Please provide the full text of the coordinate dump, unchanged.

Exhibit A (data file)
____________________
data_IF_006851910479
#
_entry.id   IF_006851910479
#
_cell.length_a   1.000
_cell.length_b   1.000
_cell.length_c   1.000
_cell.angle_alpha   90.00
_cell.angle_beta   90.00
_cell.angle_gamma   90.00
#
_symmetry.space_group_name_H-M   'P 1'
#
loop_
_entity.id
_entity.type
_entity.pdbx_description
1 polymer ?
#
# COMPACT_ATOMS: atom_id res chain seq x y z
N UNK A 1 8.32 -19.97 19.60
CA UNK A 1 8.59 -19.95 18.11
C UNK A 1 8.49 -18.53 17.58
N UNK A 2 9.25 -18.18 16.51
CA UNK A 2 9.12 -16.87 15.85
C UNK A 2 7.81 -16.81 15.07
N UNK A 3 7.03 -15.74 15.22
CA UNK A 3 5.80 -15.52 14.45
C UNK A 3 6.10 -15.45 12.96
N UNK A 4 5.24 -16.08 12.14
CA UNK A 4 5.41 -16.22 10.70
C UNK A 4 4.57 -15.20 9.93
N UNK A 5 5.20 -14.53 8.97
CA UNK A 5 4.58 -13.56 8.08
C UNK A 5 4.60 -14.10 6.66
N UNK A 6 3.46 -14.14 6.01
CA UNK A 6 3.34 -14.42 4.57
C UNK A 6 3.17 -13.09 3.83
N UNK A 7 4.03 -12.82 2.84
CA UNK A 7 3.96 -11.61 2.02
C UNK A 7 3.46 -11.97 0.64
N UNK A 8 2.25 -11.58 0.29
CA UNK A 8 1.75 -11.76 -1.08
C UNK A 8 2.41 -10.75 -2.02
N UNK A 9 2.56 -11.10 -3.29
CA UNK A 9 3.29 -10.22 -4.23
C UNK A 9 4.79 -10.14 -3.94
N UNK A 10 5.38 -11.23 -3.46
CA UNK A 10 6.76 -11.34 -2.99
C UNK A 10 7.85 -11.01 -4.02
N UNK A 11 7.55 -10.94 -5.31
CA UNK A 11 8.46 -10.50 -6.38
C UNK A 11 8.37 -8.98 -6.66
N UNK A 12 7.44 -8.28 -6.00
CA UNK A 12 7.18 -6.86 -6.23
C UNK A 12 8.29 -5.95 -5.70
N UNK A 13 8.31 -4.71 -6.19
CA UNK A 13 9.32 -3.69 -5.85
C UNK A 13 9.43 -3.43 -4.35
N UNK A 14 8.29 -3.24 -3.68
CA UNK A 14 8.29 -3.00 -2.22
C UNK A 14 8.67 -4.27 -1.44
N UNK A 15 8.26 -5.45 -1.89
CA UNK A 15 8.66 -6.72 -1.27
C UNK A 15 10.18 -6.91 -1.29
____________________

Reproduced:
data_IF_006851910479
#
_entry.id   IF_006851910479
#
_cell.length_a   1.000
_cell.length_b   1.000
_cell.length_c   1.000
_cell.angle_alpha   90.00
_cell.angle_beta   90.00
_cell.angle_gamma   90.00
#
_symmetry.space_group_name_H-M   'P 1'
#
loop_
_entity.id
_entity.type
_entity.pdbx_description
1 polymer ?
#
# COMPACT_ATOMS: atom_id res chain seq x y z
N UNK A 1 8.32 -19.97 19.60
CA UNK A 1 8.59 -19.95 18.11
C UNK A 1 8.49 -18.53 17.58
N UNK A 2 9.25 -18.18 16.51
CA UNK A 2 9.12 -16.87 15.85
C UNK A 2 7.81 -16.81 15.07
N UNK A 3 7.03 -15.74 15.22
CA UNK A 3 5.80 -15.52 14.45
C UNK A 3 6.10 -15.45 12.96
N UNK A 4 5.24 -16.08 12.14
CA UNK A 4 5.41 -16.22 10.70
C UNK A 4 4.57 -15.20 9.93
N UNK A 5 5.20 -14.53 8.97
CA UNK A 5 4.58 -13.56 8.08
C UNK A 5 4.60 -14.10 6.66
N UNK A 6 3.46 -14.14 6.01
CA UNK A 6 3.34 -14.42 4.57
C UNK A 6 3.17 -13.09 3.83
N UNK A 7 4.03 -12.82 2.84
CA UNK A 7 3.96 -11.61 2.02
C UNK A 7 3.46 -11.97 0.64
N UNK A 8 2.25 -11.58 0.29
CA UNK A 8 1.75 -11.76 -1.08
C UNK A 8 2.41 -10.75 -2.02
N UNK A 9 2.56 -11.10 -3.29
CA UNK A 9 3.29 -10.22 -4.23
C UNK A 9 4.79 -10.14 -3.94
N UNK A 10 5.38 -11.23 -3.46
CA UNK A 10 6.76 -11.34 -2.99
C UNK A 10 7.85 -11.01 -4.02
N UNK A 11 7.55 -10.94 -5.31
CA UNK A 11 8.46 -10.50 -6.38
C UNK A 11 8.37 -8.98 -6.66
N UNK A 12 7.44 -8.28 -6.00
CA UNK A 12 7.18 -6.86 -6.23
C UNK A 12 8.29 -5.95 -5.70
N UNK A 13 8.31 -4.71 -6.19
CA UNK A 13 9.32 -3.69 -5.85
C UNK A 13 9.43 -3.43 -4.35
N UNK A 14 8.29 -3.24 -3.68
CA UNK A 14 8.29 -3.00 -2.22
C UNK A 14 8.67 -4.27 -1.44
N UNK A 15 8.26 -5.45 -1.89
CA UNK A 15 8.66 -6.72 -1.27
C UNK A 15 10.18 -6.91 -1.29